The very first U.S. Postal Service stamp cost 5¢), and was issued on July 1, 1847. Guess whose face was on it? You guessed it, Good old Ben! Who came next? A feller known as George Washington (10¢). (By the way, 3,700,000 of the 5¢ and about 865,000 of the 10¢ were sold, and enough of those have survived to ensure a ready supply for collectors. Still, a very fine but used 5¢ sells for around $500, and the 10¢ for around $1,400. Unused stamps are much scarcer, fetching around $6,000 and $28,000 respectively, if in very fine condition. In fact, some stamps are worth much more than that! For example, if you should acquire a rare “Penny Black 1¢)” in fine condition, it could be worth as much as $1 million!)Send a smile stamps featuring cartoon characters.

How do you get on a stamp? Until very recently, stamp content rules required that "events of historical significance shall be considered for commemoration only on anniversaries in multiples of 50 years." And for people, "no postal item will be issued sooner than five years after the individual's death," except for U.S. Presidents. In September 2011, however, the postal service wised up to the 21st century celebrity- craze and decided stamps would soon offer images of celebrated living persons, chosen by a Committee in response to suggestions submitted by the public, by mail of course, and also by social networks. So now, "The Postal Service will honor living men and women who have made extraordinary contributions to American society and culture."

Lunar New Year stamp.In case you didn’t know this, collectible stamps sold by the Postal Service today are not very expensive, and come in many forms and prices. For example, suppose you are interested in “Celebrating Lunar New Year: Year of the Dragon” (The first new stamp issued in 2012, the series shows the head of a colorful dragon against a brilliant blue sky, and celebrates the lunar year beginning January 23, and ending on February 9, 2013). You may purchase a Souvenir Sheet of 12 ($5.40), an Uncut Press Sheet ($48.60), a First Day Cover (89c), or a Deluxe Notecard Set w/ envelopes & Stamps (set of 12) for $15.95. But in the future, who knows what they might be worth?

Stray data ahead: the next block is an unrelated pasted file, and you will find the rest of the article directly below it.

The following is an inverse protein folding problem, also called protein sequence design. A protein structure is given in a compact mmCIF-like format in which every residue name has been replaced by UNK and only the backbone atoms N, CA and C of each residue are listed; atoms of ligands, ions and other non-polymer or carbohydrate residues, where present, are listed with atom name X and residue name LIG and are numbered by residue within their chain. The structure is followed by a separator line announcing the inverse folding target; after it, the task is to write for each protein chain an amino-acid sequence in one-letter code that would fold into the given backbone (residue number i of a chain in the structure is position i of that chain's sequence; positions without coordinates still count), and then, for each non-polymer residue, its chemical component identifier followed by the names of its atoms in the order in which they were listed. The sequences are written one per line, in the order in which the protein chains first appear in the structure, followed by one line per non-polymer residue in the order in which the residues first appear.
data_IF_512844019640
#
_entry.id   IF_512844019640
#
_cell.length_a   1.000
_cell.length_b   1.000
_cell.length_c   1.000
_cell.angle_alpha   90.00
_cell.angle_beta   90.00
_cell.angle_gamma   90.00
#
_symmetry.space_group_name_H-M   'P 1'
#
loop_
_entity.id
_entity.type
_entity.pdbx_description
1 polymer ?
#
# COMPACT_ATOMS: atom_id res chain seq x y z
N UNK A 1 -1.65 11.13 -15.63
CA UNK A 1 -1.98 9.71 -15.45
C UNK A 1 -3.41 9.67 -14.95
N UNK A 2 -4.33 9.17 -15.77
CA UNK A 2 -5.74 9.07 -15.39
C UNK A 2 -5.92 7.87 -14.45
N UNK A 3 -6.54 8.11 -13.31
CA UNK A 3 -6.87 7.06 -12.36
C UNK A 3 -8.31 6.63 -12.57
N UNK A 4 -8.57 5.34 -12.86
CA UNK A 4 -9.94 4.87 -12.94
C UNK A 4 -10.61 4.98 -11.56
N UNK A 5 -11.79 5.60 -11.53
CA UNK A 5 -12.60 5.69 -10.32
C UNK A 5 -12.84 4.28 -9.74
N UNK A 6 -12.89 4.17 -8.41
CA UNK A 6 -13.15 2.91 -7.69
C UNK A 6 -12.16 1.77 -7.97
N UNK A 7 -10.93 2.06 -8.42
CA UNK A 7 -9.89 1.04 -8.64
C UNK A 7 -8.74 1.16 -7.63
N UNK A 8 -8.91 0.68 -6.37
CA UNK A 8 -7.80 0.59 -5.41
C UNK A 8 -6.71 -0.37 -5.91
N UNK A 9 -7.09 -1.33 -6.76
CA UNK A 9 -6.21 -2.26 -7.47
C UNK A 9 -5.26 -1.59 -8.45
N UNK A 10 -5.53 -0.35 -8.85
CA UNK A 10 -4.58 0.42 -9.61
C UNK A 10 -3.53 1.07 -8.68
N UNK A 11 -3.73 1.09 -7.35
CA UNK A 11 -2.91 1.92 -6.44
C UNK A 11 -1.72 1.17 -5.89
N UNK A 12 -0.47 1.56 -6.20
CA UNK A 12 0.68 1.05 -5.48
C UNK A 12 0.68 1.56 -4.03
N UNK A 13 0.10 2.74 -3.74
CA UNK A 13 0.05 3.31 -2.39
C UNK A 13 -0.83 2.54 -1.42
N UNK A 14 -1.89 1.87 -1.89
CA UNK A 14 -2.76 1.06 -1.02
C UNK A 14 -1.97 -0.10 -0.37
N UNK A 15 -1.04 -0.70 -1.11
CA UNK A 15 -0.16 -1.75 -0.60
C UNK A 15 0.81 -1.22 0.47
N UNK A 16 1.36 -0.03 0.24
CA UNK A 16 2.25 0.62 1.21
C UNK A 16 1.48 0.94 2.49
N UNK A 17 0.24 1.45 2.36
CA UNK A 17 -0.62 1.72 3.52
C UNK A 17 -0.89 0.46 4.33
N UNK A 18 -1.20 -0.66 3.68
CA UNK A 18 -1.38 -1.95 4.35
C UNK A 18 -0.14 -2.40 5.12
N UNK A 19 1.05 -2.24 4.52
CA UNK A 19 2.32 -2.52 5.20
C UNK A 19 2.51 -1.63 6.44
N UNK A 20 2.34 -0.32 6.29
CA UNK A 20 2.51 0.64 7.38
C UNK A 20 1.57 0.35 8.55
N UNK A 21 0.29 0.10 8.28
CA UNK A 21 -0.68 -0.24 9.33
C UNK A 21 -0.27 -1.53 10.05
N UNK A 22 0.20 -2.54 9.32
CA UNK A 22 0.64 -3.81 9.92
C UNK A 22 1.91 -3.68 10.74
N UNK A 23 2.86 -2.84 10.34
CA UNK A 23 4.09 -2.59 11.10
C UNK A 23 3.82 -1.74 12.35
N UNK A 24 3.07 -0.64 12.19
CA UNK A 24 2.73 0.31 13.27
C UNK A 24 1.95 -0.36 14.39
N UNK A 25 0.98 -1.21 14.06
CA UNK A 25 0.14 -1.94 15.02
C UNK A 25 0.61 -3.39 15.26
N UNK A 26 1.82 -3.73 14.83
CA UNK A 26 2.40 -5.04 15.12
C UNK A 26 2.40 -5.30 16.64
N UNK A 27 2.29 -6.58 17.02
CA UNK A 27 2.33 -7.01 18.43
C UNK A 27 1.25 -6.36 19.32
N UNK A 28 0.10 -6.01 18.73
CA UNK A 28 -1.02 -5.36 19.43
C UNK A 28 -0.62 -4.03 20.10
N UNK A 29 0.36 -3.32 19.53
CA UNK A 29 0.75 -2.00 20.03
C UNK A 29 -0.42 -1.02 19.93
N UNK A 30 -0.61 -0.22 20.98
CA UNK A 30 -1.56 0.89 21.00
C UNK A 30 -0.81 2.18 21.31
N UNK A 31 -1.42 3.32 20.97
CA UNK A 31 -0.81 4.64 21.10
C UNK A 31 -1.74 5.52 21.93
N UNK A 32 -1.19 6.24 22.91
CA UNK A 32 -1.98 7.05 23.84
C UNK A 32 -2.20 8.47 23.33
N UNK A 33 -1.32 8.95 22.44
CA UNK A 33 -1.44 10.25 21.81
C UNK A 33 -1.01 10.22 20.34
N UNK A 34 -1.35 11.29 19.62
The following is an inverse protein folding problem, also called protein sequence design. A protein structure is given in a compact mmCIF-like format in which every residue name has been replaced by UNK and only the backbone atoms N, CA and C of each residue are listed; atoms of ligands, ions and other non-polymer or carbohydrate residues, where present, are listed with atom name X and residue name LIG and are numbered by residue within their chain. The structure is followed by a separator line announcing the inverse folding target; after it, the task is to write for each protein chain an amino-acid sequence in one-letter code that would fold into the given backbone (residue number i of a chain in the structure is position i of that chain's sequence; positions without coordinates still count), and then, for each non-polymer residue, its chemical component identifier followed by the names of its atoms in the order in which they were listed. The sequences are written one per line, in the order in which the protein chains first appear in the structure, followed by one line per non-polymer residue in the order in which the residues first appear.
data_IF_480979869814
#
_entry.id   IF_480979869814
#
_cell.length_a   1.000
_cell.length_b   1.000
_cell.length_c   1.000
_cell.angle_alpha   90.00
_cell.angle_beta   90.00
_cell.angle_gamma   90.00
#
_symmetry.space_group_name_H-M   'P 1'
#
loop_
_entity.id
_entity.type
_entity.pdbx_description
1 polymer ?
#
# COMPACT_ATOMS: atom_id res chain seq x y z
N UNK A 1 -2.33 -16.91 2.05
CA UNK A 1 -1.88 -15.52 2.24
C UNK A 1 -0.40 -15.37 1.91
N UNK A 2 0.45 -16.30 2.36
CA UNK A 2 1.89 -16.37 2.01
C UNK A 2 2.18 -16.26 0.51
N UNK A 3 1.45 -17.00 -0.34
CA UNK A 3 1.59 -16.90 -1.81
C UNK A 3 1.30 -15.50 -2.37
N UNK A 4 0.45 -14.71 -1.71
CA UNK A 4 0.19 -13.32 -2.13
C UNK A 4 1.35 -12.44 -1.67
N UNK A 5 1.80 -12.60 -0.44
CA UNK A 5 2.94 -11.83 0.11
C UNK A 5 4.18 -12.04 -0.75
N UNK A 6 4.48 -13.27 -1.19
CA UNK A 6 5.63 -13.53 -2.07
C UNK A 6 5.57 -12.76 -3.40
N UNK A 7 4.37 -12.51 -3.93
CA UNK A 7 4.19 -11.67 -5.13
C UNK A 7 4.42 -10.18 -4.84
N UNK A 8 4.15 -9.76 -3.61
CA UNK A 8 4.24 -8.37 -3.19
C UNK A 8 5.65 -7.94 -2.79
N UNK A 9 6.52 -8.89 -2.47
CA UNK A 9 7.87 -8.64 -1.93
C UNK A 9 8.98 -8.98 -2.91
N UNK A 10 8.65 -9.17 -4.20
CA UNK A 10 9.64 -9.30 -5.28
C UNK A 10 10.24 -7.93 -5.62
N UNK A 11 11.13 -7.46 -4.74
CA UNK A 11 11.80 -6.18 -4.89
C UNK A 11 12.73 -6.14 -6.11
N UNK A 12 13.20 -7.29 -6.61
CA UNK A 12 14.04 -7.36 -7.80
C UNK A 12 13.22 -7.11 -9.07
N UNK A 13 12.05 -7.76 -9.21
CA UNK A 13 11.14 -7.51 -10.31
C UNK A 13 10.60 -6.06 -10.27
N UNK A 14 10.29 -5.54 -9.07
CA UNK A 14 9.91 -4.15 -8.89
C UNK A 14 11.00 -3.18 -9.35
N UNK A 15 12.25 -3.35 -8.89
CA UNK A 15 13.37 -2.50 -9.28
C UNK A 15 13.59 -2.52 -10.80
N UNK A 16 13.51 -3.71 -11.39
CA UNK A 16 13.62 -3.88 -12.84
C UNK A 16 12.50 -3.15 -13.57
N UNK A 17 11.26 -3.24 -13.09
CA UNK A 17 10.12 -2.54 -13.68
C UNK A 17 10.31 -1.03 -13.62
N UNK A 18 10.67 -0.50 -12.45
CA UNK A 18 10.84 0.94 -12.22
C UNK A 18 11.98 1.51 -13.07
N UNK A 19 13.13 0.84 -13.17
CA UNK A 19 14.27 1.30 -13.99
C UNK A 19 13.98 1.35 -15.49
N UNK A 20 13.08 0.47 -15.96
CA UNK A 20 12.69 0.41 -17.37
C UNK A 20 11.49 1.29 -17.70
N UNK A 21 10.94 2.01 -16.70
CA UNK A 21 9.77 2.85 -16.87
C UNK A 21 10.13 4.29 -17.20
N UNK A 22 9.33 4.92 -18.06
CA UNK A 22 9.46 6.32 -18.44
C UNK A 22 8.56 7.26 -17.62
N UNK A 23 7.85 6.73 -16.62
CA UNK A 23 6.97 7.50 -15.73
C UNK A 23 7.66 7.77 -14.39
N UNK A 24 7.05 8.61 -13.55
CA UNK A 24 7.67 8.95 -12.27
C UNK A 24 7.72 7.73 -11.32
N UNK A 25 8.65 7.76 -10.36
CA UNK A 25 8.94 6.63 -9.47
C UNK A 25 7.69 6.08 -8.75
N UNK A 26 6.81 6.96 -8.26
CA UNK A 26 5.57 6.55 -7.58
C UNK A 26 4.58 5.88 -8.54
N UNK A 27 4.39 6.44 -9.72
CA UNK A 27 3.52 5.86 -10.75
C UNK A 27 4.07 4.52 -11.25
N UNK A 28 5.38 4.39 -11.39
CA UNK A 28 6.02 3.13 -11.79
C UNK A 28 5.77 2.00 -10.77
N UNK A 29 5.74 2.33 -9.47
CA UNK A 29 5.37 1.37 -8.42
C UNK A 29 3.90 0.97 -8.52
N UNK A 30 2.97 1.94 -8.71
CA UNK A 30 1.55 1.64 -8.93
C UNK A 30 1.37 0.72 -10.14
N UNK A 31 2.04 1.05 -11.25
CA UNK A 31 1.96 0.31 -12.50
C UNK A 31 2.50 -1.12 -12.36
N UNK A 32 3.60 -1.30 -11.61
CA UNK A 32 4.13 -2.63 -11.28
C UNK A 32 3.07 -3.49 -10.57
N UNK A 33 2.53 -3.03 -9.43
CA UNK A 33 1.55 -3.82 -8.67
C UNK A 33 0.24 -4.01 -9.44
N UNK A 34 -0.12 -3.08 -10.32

Remember this! If you are interested in collecting a certain stamp, acquire it immediately, because every postal edition is limited to some extent. Obviously, smaller editions will be more likely to accrue in value than a print run of a million. Still, no matter how many they print, when they run out, that’s it. So now to get that stamp you have your heart set on, you’ll have to go to the aftermarket- collectors and dealers who make their living (potentially a very good living) selling rare and collectible stamps.
Latin Music Legends stamps.
Other stamps in the USA Philatelic 2012/ Volume 17 that caught my eye included the new “Cherry Blossom Centennial”, release date March 24, 2012 that I mentioned earlier; the commemorative “Latin Music Legends” 5-stamp set released in 2011, including Tito Puente, Carmen Miranda, Selena, Carlos Gartel, and Celia Cruz; the commemorative The “Civil War: 1861”; a “Send A Hello First Day of Issue Commemorative”set of 5 released in 2011; and “Earthscapes”, featuring 15 different photographs of earth as seen from space.

No matter what your taste or interest, the USPS has learned over the last 175 years how to design stamps that please. U.S. Postage Stamps can and have offered amazing insights into United States history and are avidly sought after by historians and collectors alike. And if you’re lucky, you’ll find a fun, interesting and potentially profitable hobby that can, as in my case, last a lifetime.

To subscribe to the USA Philatelic Magazine (It’s free!), see all the stamps I’ve mentioned,  learn what to look for when collecting stamps and what makes them very valuable or not so much, and so much more, check out the collectors Postal Service website at / Issue 133 - September 2018